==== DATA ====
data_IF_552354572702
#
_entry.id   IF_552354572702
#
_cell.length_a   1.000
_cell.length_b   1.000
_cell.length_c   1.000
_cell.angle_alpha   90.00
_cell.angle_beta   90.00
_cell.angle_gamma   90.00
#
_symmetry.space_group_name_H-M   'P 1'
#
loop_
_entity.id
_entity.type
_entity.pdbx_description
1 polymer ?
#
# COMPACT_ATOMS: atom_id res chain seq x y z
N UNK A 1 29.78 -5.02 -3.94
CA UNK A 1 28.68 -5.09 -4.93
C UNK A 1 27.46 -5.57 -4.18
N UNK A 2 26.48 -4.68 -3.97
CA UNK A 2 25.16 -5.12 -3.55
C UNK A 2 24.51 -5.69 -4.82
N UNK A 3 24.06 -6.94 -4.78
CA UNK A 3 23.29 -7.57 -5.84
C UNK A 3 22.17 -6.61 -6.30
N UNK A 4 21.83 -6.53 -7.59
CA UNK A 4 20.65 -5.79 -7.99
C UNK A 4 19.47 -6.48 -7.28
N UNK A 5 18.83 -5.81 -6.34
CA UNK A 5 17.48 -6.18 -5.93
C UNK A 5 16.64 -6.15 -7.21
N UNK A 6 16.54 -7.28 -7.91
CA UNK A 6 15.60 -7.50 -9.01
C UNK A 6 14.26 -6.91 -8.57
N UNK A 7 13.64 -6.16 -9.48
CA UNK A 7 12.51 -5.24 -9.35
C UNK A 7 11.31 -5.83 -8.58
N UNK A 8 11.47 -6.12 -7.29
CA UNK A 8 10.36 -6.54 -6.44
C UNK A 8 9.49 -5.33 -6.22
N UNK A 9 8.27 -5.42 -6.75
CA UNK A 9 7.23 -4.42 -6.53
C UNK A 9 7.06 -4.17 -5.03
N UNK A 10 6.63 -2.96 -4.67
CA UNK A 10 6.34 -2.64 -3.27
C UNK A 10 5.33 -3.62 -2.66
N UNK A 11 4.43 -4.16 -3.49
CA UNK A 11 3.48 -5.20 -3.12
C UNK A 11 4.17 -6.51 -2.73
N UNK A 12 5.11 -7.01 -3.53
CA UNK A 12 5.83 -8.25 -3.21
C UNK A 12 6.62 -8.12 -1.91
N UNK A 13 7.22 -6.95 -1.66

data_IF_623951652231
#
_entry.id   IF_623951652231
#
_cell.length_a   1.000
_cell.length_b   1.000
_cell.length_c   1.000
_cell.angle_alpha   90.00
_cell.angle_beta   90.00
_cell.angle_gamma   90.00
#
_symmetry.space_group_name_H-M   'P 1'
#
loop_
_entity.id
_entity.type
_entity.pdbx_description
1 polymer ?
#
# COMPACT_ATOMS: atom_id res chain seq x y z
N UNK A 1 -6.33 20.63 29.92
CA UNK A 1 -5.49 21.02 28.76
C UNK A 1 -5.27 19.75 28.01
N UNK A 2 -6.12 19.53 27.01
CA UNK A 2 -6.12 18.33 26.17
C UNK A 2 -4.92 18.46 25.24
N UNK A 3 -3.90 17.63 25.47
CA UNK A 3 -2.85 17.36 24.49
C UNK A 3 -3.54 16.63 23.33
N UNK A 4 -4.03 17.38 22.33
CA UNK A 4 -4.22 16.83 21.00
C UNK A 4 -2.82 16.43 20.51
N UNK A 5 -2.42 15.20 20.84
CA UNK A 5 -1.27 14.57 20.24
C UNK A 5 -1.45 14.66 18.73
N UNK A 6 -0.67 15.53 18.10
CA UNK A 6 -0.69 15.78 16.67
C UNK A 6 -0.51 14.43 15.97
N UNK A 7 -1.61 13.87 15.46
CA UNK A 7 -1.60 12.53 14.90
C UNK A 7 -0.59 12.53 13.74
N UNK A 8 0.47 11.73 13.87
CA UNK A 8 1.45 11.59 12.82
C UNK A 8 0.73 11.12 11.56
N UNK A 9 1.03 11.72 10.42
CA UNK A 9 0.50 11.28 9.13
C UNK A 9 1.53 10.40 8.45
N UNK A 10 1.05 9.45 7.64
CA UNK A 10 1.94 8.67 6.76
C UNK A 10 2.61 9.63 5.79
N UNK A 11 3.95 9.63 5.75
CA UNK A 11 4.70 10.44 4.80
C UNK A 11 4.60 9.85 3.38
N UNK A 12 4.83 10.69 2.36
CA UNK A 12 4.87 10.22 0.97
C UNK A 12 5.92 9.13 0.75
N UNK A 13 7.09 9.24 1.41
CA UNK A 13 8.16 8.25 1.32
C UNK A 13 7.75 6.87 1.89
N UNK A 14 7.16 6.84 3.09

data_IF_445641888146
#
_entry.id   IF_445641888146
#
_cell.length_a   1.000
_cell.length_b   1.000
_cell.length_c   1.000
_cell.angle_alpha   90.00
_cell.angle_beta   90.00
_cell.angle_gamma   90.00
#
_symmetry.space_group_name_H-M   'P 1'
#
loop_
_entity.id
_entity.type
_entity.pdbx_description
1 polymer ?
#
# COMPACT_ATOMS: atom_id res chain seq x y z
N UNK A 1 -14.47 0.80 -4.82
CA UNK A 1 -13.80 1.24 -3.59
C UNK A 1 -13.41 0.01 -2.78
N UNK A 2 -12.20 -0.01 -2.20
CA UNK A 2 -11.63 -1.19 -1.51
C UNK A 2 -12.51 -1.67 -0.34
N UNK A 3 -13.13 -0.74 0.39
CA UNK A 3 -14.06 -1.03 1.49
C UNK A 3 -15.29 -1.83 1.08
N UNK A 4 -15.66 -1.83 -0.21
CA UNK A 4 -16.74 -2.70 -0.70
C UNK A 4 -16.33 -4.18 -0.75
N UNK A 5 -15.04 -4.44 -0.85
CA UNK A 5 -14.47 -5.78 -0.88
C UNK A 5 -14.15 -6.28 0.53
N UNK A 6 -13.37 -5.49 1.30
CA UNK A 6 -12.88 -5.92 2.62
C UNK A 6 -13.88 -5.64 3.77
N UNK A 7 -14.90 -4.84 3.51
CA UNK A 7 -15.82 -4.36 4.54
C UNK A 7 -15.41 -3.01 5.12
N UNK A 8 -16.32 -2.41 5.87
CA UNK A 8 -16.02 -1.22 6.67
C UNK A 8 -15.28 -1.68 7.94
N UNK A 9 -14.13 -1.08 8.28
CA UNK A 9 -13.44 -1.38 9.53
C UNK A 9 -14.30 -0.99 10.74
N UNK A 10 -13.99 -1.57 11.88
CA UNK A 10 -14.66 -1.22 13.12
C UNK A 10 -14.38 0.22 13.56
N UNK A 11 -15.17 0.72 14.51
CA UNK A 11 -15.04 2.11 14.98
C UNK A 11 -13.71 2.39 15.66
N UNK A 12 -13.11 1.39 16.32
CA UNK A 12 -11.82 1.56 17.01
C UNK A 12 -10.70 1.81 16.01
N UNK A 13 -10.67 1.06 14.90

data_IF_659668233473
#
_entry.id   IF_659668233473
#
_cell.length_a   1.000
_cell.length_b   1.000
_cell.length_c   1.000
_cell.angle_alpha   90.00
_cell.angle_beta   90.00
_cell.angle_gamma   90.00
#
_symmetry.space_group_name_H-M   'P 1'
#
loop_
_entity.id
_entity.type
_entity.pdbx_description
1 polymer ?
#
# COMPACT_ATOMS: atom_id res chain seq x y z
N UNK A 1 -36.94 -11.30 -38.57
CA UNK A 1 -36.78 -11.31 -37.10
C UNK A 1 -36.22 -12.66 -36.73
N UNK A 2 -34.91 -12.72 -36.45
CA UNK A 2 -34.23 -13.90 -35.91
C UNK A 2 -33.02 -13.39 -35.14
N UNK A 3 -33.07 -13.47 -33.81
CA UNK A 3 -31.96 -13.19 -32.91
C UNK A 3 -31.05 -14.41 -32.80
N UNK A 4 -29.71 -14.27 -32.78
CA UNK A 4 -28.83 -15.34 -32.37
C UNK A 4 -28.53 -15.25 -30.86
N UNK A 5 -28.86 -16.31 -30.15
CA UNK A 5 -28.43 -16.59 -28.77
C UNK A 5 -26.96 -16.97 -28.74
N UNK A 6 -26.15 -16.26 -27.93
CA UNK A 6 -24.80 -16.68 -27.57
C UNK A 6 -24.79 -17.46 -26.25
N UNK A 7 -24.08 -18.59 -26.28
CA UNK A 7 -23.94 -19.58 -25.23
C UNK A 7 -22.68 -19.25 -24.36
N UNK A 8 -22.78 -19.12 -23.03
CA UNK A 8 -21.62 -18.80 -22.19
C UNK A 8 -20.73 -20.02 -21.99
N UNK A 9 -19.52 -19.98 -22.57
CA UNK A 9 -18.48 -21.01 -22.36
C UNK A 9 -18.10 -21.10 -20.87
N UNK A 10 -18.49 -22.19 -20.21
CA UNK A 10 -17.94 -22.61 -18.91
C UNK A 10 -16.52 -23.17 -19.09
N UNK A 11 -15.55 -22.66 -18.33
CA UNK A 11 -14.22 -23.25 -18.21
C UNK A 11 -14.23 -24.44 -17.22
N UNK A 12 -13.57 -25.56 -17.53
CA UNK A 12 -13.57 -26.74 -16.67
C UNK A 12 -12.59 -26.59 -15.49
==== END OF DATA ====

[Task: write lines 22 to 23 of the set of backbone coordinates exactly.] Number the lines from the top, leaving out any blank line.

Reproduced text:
CA UNK A 1 28.68 -5.09 -4.93
C UNK A 1 27.46 -5.57 -4.18